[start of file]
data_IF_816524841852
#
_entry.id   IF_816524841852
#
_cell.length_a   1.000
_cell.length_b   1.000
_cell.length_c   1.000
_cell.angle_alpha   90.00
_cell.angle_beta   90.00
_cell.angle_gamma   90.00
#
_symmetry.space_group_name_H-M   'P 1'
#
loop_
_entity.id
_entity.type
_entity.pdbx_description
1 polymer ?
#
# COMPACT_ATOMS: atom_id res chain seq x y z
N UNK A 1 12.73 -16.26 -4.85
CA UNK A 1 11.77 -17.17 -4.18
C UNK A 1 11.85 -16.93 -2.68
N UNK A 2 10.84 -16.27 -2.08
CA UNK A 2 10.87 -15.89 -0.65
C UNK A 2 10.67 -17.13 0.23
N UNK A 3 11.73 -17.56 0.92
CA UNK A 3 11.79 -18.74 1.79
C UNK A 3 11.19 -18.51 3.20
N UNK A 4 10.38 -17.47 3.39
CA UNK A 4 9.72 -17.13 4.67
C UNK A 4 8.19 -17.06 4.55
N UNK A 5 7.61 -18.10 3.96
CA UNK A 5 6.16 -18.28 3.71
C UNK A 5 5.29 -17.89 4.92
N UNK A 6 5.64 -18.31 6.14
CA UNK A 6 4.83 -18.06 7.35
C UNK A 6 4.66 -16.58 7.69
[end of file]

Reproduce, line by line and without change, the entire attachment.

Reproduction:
data_IF_816524841852
#
_entry.id   IF_816524841852
#
_cell.length_a   1.000
_cell.length_b   1.000
_cell.length_c   1.000
_cell.angle_alpha   90.00
_cell.angle_beta   90.00
_cell.angle_gamma   90.00
#
_symmetry.space_group_name_H-M   'P 1'
#
loop_
_entity.id
_entity.type
_entity.pdbx_description
1 polymer ?
#
# COMPACT_ATOMS: atom_id res chain seq x y z
N UNK A 1 12.73 -16.26 -4.85
CA UNK A 1 11.77 -17.17 -4.18
C UNK A 1 11.85 -16.93 -2.68
N UNK A 2 10.84 -16.27 -2.08
CA UNK A 2 10.87 -15.89 -0.65
C UNK A 2 10.67 -17.13 0.23
N UNK A 3 11.73 -17.56 0.92
CA UNK A 3 11.79 -18.74 1.79
C UNK A 3 11.19 -18.51 3.20
N UNK A 4 10.38 -17.47 3.39
CA UNK A 4 9.72 -17.13 4.67
C UNK A 4 8.19 -17.06 4.55
N UNK A 5 7.61 -18.10 3.96
CA UNK A 5 6.16 -18.28 3.71
C UNK A 5 5.29 -17.89 4.92
N UNK A 6 5.64 -18.31 6.14
CA UNK A 6 4.83 -18.06 7.35
C UNK A 6 4.66 -16.58 7.69